There are some stereotypes and clichés, some sentimentality, but it all seems fresh and original, they are so well used, and so much a part of the period. You may see the ending coming, may figure out the murderer, may even question little brother Jake's keen insight, but any concerns are lost in the overall beauty and grace of this novel. It may not be the block buster everyone is talking about, but for me it was a pure pleasure reading this novel; one of my favorites of 2014.
**The School Library Journal is a monthly magazine with articles and reviews for school librarians, media specialists, and public librarians who work with young people. They have this book listed as an "Adult Books 4 Teens." I would say use your own discretion.
48 of 59 people found this review helpful
Wm Krueger has written an emotionally charged story of, primarily, the coming of age of two young boys in 1961 rural Minnesota. The sons of a local preacher and mother who gave up a career to marry their older sister is the family star. When a series of misfortunes hit the town this family is torn apart as are other characters.
Speaking of characters, Krueger has developed each person in his novel with grace and thoroughness, telling not only about their summer of ;'61 but their pasts. I enjoyed Gus very much and felt he added a lot to the boys growth.
The conclusion surprised me a lot and In mysteries I find that a welcome part of a story arc.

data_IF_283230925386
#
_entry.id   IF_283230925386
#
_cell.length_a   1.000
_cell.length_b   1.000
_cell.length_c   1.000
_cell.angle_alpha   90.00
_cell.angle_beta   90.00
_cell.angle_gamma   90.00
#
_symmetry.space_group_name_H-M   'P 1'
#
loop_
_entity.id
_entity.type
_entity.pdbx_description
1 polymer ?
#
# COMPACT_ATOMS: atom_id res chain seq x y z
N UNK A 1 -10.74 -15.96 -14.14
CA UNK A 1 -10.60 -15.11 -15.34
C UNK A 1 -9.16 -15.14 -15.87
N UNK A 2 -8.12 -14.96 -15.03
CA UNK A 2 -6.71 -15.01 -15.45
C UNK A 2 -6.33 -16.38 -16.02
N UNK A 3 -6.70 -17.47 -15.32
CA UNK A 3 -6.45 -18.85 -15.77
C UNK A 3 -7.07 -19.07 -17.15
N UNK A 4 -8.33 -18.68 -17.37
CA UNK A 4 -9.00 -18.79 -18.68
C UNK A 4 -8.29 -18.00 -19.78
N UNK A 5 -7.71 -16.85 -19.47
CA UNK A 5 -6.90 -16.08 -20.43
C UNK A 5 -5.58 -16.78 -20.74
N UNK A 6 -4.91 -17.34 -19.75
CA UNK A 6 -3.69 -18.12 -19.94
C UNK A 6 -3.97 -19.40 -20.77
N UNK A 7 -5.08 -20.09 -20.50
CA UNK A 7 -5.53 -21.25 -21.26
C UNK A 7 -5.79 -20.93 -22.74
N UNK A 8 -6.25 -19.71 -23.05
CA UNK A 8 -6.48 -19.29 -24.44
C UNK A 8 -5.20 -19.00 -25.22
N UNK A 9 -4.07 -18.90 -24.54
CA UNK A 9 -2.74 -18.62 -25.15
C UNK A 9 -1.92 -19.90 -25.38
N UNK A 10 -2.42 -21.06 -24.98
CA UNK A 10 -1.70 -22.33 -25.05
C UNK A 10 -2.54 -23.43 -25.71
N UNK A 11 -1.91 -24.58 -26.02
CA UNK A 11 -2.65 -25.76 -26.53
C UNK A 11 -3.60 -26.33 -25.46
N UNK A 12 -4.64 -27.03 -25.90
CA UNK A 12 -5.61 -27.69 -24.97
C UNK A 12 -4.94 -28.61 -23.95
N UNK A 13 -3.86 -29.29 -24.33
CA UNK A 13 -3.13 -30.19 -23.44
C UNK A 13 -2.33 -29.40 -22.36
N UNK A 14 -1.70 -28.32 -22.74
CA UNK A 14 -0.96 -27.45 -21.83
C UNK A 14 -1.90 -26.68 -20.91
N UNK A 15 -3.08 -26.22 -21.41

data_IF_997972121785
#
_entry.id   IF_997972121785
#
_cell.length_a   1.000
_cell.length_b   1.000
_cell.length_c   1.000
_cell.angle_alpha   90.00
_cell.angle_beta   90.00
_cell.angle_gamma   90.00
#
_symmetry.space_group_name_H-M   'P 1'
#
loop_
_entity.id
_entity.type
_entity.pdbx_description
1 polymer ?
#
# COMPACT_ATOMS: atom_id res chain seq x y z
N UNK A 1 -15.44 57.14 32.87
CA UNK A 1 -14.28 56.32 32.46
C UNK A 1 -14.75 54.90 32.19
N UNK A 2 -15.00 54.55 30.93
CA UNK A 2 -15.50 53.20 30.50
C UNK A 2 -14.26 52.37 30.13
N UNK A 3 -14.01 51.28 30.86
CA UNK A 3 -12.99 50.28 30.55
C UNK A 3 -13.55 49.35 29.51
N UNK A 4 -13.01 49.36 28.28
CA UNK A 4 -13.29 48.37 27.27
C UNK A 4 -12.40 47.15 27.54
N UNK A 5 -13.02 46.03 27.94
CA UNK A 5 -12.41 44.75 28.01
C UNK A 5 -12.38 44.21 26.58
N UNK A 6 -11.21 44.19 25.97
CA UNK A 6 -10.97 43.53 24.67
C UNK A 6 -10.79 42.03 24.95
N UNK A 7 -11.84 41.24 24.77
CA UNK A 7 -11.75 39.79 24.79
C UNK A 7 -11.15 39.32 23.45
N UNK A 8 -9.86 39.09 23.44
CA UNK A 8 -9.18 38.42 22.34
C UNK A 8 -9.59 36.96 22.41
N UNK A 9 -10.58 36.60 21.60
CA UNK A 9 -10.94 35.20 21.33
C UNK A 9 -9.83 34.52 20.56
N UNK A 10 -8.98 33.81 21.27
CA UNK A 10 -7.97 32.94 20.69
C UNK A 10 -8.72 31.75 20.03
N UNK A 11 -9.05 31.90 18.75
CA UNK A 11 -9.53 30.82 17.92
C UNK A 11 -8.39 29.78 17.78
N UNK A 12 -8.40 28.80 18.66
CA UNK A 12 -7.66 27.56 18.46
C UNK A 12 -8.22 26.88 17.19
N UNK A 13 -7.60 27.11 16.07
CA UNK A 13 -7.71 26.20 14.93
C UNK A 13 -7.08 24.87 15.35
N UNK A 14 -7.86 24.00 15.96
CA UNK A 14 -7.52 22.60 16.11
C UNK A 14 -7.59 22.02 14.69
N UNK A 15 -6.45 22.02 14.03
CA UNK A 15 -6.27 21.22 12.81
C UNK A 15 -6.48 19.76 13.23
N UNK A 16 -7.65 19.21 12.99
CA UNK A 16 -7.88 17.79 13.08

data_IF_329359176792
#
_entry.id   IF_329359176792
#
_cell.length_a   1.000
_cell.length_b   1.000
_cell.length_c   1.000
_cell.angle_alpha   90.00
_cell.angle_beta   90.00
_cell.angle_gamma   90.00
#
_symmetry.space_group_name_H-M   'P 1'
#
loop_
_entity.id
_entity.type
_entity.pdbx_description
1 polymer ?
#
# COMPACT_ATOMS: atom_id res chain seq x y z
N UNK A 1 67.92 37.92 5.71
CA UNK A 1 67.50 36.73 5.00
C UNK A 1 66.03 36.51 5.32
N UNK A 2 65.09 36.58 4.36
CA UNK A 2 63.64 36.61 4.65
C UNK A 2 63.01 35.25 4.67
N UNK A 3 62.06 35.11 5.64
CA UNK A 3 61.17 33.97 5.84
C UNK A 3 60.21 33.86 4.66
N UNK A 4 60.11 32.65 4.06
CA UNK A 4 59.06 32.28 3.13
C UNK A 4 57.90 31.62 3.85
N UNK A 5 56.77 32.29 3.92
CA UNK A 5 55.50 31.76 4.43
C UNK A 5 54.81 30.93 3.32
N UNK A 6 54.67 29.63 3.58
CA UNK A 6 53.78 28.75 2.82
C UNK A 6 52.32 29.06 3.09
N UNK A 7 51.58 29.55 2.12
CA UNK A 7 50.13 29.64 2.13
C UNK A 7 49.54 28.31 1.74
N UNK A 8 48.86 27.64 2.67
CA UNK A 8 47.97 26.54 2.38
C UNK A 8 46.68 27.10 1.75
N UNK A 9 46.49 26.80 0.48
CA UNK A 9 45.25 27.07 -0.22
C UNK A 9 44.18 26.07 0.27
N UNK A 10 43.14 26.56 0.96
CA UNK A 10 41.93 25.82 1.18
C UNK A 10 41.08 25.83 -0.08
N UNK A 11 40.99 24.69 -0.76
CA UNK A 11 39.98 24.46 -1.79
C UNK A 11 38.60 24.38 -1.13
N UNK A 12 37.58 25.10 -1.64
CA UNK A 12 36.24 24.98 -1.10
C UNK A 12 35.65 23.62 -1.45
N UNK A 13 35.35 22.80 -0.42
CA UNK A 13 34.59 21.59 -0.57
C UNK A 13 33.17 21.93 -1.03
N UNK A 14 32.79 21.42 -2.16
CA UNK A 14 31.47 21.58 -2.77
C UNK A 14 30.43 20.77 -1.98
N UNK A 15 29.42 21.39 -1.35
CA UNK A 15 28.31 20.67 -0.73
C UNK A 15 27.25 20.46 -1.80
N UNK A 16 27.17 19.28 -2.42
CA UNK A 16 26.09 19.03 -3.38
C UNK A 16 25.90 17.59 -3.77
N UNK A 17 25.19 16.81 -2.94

I feel fortunate to have listened to two 5 star novels in a row thru Audible. These both were books I would never have purchased were it not for Audibles Return policy for members..I am encouraged to try authors I've never heard of before.
19 of 23 people found this review helpful
I cannot find the words to express the contemplative quiet this novel invoked in me. As an atheist I usually do not care for themes of faith and especially preaching. This book discusses life's questions against the backdrop of a young man and his family dynamics. However, the story is nicely woven and stands on its own regardless of the deeper thoughts.
50 of 64 people found this review helpful
STORY (historical fiction) - This story reminds me of the movie "Stand By Me." It is set in a small town in Minnesota in the early sixties and is told by Frank who, now grown, is looking back on one particular summer of his youth which was plagued with numerous tragedies. The book is very character-driven, and by the end you will know each character intimately. In small town USA everyone knows everyone's business and , when tragedies strikes, it affects the whole town. Ordinary Grace is about how this town deals with sadness and the mysteries surrounding that sadness. It is a coming-of-age story with elements of personal growth, faith, family, death, forgiveness......life.